Mumbai, the official name until 1995 is the capital city of the Indian state of Maharashtra. According to United Nations, as of 2018, Mumbai was the second-most populous city in India after Delhi and the seventh-most populous city in the world with a population of roughly 20 million. As per Indian government population census of 2011, Mumbai was the most populous city in India with an estimated city proper population of 12.5 million living under Municipal Corporation of Greater Mumbai. Mumbai is the centre of the Mumbai Metropolitan Region, the sixth most populous metropolitan area in the world with a population of over 23 million. Mumbai lies on the Konkan coast on the west coast of India and has a deep natural harbour. In 2008, Mumbai was named an alpha world city. It has the highest number of millionaires and billionaires among all cities in India. Mumbai is home to three UNESCO World Heritage Sites: the Elephanta Caves, Chhatrapati Shivaji Maharaj Terminus, and the city's distinctive ensemble of Victorian and Art Deco buildings.
The seven islands that constitute Mumbai were originally home to communities of Marathi language speaking Koli people, who originated in Gujarat in prehistoric times. For centuries, the islands were under the control of successive indigenous empires before being ceded to the Portuguese Empire and subsequently to the East India Company when in 1661 Charles II of England married Catherine of Braganza and as part of her dowry Charles received the ports of Tangier and Seven Islands of Bombay. During the mid-18th century, Bombay was reshaped by the Hornby Vellard project, which undertook reclamation of the area between the seven islands from the sea. Along with construction of major roads and railways, the reclamation project, completed in 1845, transformed Bombay into a major seaport on the Arabian Sea. Bombay in the 19th century was characterised by economic and educational development. During the early 20th century it became a strong base for the Indian independence movement. Upon India's independence in 1947 the city was incorporated into Bombay State. In 1960, following the Samyukta Maharashtra Movement, a new state of Maharashtra was created with Bombay as the capital.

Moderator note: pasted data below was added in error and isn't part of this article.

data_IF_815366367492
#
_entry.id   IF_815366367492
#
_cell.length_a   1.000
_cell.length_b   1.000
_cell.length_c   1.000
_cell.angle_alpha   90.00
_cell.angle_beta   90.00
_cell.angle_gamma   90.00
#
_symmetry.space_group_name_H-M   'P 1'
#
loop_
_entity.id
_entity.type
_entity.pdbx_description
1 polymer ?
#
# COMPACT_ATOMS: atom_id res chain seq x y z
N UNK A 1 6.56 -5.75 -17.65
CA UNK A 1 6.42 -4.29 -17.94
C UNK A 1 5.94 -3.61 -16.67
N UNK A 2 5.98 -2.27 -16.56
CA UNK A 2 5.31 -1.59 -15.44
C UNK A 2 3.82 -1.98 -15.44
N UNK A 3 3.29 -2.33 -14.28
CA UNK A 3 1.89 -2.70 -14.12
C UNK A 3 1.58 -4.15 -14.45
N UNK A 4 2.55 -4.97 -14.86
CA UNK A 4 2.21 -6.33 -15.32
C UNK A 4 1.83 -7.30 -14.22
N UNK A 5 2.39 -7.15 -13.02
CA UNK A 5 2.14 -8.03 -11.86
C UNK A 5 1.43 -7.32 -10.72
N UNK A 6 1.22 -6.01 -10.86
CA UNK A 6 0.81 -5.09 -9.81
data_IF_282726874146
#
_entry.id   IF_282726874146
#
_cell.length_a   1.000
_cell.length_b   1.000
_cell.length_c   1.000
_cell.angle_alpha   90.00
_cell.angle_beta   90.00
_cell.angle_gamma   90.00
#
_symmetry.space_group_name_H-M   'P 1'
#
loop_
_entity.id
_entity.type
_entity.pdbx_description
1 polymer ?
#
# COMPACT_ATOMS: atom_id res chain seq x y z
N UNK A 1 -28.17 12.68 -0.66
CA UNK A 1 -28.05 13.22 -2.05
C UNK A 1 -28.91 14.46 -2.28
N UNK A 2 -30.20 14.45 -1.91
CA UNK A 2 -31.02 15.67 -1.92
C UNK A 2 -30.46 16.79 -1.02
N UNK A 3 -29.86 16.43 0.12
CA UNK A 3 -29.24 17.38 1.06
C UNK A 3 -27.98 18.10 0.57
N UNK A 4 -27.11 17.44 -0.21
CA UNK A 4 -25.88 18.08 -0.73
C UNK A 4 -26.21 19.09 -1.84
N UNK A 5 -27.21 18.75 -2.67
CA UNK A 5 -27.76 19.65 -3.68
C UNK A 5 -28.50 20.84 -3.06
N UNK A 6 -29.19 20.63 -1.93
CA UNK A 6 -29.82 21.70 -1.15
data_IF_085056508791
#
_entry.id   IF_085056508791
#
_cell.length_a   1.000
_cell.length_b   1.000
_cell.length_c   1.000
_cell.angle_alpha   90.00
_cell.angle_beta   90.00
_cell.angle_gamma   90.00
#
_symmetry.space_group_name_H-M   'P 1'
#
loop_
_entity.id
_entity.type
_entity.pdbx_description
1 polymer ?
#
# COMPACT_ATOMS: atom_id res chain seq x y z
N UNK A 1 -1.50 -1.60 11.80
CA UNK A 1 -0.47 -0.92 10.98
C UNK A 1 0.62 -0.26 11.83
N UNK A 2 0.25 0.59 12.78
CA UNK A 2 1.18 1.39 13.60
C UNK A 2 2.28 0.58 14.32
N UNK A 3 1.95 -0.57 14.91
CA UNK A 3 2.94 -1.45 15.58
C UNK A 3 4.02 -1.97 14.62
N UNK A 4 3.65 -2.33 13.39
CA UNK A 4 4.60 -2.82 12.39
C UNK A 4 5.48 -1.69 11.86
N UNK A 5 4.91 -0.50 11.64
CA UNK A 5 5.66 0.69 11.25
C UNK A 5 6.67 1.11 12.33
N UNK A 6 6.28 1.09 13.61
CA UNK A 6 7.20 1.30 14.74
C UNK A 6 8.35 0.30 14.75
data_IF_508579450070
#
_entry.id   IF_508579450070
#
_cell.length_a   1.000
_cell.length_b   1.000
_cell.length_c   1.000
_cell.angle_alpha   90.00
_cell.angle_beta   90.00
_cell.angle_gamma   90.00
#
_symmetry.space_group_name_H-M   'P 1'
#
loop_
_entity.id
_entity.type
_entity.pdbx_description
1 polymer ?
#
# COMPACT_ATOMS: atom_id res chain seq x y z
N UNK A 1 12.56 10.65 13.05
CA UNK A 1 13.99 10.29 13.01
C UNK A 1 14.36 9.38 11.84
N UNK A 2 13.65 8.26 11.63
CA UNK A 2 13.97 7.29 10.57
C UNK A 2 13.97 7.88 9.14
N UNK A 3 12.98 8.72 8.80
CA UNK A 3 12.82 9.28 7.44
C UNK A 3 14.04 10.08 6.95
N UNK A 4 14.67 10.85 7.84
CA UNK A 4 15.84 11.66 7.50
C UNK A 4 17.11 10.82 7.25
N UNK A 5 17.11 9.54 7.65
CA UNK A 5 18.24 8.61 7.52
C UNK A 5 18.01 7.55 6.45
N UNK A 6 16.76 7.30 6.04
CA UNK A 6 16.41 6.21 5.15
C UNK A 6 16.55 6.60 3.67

Mumbai is the financial, commercial, and the entertainment capital of India. It is also one of the world's top ten centres of commerce in terms of global financial flow, generating 6.16% of India's GDP, and accounting for 25% of industrial output, 70% of maritime trade in India (Mumbai Port Trust and JNPT), and 70% of capital transactions to India's economy. Mumbai has the eighth-highest number of billionaires of any city in the world, and Mumbai's billionaires had the highest average wealth of any city in the world in 2008. The city houses important financial institutions and the corporate headquarters of numerous Indian companies and multinational corporations. It is also home to some of India's premier scientific and nuclear institutes. The city is also home to Bollywood and Marathi cinema industries. Mumbai's business opportunities attract migrants from all over India.